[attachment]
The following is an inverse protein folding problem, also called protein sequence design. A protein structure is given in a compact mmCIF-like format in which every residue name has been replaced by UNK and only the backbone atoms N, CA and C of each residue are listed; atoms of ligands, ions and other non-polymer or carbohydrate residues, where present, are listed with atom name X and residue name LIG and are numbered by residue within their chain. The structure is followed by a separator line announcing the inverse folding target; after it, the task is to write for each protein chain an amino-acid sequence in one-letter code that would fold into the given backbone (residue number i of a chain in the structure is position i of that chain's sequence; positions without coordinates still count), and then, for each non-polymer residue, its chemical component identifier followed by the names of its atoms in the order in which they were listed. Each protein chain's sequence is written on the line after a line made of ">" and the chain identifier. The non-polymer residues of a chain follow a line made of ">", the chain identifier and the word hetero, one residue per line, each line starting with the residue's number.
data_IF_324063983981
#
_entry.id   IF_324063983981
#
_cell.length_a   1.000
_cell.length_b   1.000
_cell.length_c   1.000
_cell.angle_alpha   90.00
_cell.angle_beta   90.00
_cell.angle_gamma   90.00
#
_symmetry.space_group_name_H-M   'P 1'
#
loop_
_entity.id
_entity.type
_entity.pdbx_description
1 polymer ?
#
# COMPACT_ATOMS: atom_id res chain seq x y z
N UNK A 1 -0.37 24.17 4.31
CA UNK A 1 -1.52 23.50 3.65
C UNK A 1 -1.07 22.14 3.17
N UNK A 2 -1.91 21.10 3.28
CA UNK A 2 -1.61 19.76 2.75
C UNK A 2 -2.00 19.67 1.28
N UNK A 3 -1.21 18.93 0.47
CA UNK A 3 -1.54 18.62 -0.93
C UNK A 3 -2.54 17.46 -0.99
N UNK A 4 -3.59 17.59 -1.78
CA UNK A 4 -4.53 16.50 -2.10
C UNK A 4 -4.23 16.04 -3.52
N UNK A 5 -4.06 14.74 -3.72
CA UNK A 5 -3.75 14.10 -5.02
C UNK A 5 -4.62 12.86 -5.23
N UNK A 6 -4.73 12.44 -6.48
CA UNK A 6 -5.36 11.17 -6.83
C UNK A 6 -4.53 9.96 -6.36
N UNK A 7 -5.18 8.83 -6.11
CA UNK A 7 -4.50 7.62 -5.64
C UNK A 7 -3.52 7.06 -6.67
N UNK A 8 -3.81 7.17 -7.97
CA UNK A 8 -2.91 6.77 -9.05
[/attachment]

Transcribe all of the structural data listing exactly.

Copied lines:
The following is an inverse protein folding problem, also called protein sequence design. A protein structure is given in a compact mmCIF-like format in which every residue name has been replaced by UNK and only the backbone atoms N, CA and C of each residue are listed; atoms of ligands, ions and other non-polymer or carbohydrate residues, where present, are listed with atom name X and residue name LIG and are numbered by residue within their chain. The structure is followed by a separator line announcing the inverse folding target; after it, the task is to write for each protein chain an amino-acid sequence in one-letter code that would fold into the given backbone (residue number i of a chain in the structure is position i of that chain's sequence; positions without coordinates still count), and then, for each non-polymer residue, its chemical component identifier followed by the names of its atoms in the order in which they were listed. Each protein chain's sequence is written on the line after a line made of ">" and the chain identifier. The non-polymer residues of a chain follow a line made of ">", the chain identifier and the word hetero, one residue per line, each line starting with the residue's number.
data_IF_324063983981
#
_entry.id   IF_324063983981
#
_cell.length_a   1.000
_cell.length_b   1.000
_cell.length_c   1.000
_cell.angle_alpha   90.00
_cell.angle_beta   90.00
_cell.angle_gamma   90.00
#
_symmetry.space_group_name_H-M   'P 1'
#
loop_
_entity.id
_entity.type
_entity.pdbx_description
1 polymer ?
#
# COMPACT_ATOMS: atom_id res chain seq x y z
N UNK A 1 -0.37 24.17 4.31
CA UNK A 1 -1.52 23.50 3.65
C UNK A 1 -1.07 22.14 3.17
N UNK A 2 -1.91 21.10 3.28
CA UNK A 2 -1.61 19.76 2.75
C UNK A 2 -2.00 19.67 1.28
N UNK A 3 -1.21 18.93 0.47
CA UNK A 3 -1.54 18.62 -0.93
C UNK A 3 -2.54 17.46 -0.99
N UNK A 4 -3.59 17.59 -1.78
CA UNK A 4 -4.53 16.50 -2.10
C UNK A 4 -4.23 16.04 -3.52
N UNK A 5 -4.06 14.74 -3.72
CA UNK A 5 -3.75 14.10 -5.02
C UNK A 5 -4.62 12.86 -5.23
N UNK A 6 -4.73 12.44 -6.48
CA UNK A 6 -5.36 11.17 -6.83
C UNK A 6 -4.53 9.96 -6.36
N UNK A 7 -5.18 8.83 -6.11
CA UNK A 7 -4.50 7.62 -5.64
C UNK A 7 -3.52 7.06 -6.67
N UNK A 8 -3.81 7.17 -7.97
CA UNK A 8 -2.91 6.77 -9.05